Initially the UK, Canada and Germany operated out of Zagreb in Croatia, with the French based in Split and the US at Rhein-Maine in Germany. Following an attempt to shoot down one of the airlift aircraft on climb-out from Zagreb, those based there moved to Ancona in Italy where a Joint Air Ops Centre (JAOC) was created. Essentially, the aircraft operate to the UNHCR requirement. Indeed, there is a UNHCR representative in JAOC. Similarly, each nation has a military representative in UN Headquarters in Geneva. Their job is to manage the airlift on behalf of the UNHCR. This entails coordinating flight activity, seeking agreements from the warring factions through UNPROFOR for safe passage for the airlift aircraft, determining criteria for the carriage of passengers out of Sarajevo, and generally acting as an intermediary between the civilian organisations who wish to use spare capacity on the aircraft. Should any airlift aircraft be threatened by indigenous ground forces Geneva would take protest action.
Back home, the political interface is maintained between the JHQ – represented by 38 Group staff – the MOD and the FCO, but it is in the daily contact between the JHQ, Geneva and Ancona where most activity occurs as the threat to the aircraft is continually evaluated. Also, following a series of incidents in 1993, a high level working group was set up to monitor the whole Operation, re-assess the risk when incidents occur and coordinate the decision-making process at an international level. The fact the SASO STC is the UK representative on the working group is testimony to our concerns about the Operation. Regrettably, our aircraft are regularly tracked by radar-layed AAA and occasionally pick up transmissions from potentially hostile systems. Clearly, they are at their most vunerable during approach and departure at Sarajevo; therefore the ground situation is continually monitored.
The detachment at Ancona is some 30 strong and includes a large Tactical Communications element to provide the essential secure communications, UKMAMS for palletising and loading the freight, RAF Police to provide protection on the airfield and security for the aircraft and crew while on the ground at Sarajevo, including passenger checks and Operations/Intelligence staff to link with the other nations in manning the JAOC. Finally, in addition to the aircrew, we must not forget the ground crew who service and repair the aircraft. Changing an engine or a propeller in the open is not an easy task but they set to with a will when it is required.
At the end of October 93 the RAF had delivered some 12,500 tons of aid to Sarajevo in some 880 visits, and flown close to 2,000 hours in the process. This represents some 18% of all aid delivered by air – not bad when we represent only 12% of the aircraft dedicated to the airlift.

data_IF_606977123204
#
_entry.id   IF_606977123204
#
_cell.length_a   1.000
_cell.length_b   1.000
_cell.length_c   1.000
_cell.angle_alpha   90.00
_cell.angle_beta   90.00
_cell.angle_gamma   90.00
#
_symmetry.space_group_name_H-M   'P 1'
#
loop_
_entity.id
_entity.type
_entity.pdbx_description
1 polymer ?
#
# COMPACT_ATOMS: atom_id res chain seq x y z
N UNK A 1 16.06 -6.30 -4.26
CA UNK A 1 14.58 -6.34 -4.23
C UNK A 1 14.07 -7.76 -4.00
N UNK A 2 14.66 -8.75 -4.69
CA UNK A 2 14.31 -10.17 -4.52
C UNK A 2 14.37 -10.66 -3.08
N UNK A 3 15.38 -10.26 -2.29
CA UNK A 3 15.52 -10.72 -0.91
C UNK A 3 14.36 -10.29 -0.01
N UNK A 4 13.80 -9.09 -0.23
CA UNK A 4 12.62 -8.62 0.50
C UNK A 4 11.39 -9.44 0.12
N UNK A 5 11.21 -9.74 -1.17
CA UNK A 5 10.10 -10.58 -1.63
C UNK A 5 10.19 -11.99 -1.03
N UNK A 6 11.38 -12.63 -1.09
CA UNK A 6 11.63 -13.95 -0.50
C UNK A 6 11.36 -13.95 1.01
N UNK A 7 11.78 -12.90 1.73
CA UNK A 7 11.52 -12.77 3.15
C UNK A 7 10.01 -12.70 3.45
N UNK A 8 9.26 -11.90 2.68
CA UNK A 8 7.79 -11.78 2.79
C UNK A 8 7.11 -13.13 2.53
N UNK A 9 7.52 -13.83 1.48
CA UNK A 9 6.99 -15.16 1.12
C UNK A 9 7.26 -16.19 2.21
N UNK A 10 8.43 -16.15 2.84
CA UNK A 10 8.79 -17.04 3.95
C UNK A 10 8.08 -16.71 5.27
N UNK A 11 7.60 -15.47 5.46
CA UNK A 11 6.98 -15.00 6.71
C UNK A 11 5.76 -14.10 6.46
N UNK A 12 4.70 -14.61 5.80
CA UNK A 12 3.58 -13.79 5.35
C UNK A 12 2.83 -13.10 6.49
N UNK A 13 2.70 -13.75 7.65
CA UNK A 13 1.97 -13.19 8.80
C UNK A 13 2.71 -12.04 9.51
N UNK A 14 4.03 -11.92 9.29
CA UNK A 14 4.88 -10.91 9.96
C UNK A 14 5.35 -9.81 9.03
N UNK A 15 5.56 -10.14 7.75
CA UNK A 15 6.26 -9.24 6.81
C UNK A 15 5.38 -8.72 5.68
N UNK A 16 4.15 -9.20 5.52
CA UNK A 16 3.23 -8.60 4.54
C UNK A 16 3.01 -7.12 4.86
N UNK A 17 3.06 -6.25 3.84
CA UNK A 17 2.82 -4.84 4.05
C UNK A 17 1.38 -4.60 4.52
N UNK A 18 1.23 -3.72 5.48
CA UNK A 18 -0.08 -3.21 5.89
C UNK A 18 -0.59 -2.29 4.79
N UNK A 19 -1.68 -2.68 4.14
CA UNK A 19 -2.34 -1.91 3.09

It had been estimated that Sarajevo needs some 330 tons of food each day to survive. The airlift provides about 300 tons a day, sometimes more. The conclusion is obvious, if convoys do not get through the city will slowly starve. There is therefore a compelling moral obligation to deliver the aid. That said, we are not at war; but we are at substantial risk of being caught in the crossfire. We have been fortunate so far, in that there has been little damage to our aircraft – only 2 bullet holes. Others have been less so; the Italians lost a Fiat G222 aircraft to missile fire last year and it was only through the quick reaction of the crew that the Germans did not lose a C-160 in February 94. The hazards are evident. Therefore we continue to assess and re-assess the balance between risk and gain. In the deliberations within the High Level Working Group it has become abundantly clear that we have been close to the sensible limit of risk in the past. One hopes that we shall continue to get the balance right and not exceed it. We get it wrong at our peril.
I hope that in this article I have been able to give you a feel for some of the multitude of activities that go to make up a humanitarian airlift operation, whether it be an evacuation of people or the delivery of aid. In no way do I wish to denigrate the role of the crews who ultimately must take the risks associated with each operation. It is they, and they alone, who are responsible for the safety of their aircraft once it is launched. What I have tried to highlight are the essential roles undertaken by the support staff. I don’t just mean those back in the JHQ who have perhaps a more strategic overview and are less concerned with the absolute detail – although you would be surprised at the level of detail that is discussed. I really mean those deployed personnel, be they ground crew, police, movers, communicators, operations clerks, or administrators. It is they who make any operations tick; it is they who spend a far greater proportion of their time on deployment than at home; and it is their backing that contributes ultimately to the success of an operation. In short, these support staff ensure that the whole is greater than the sum of the parts.
ADDENDUM. I hasten to add that this has only been a look at 38 Group humanitarian aid operations. We are also involved in every other deployed RAF operation, as well as providing the more routine and perhaps less exotic aspects of airlift and AAR support for exercise deployments by all 3 services.
Source : Royal Air Force 94, The Royal Air Force Public Relations Magazine 1994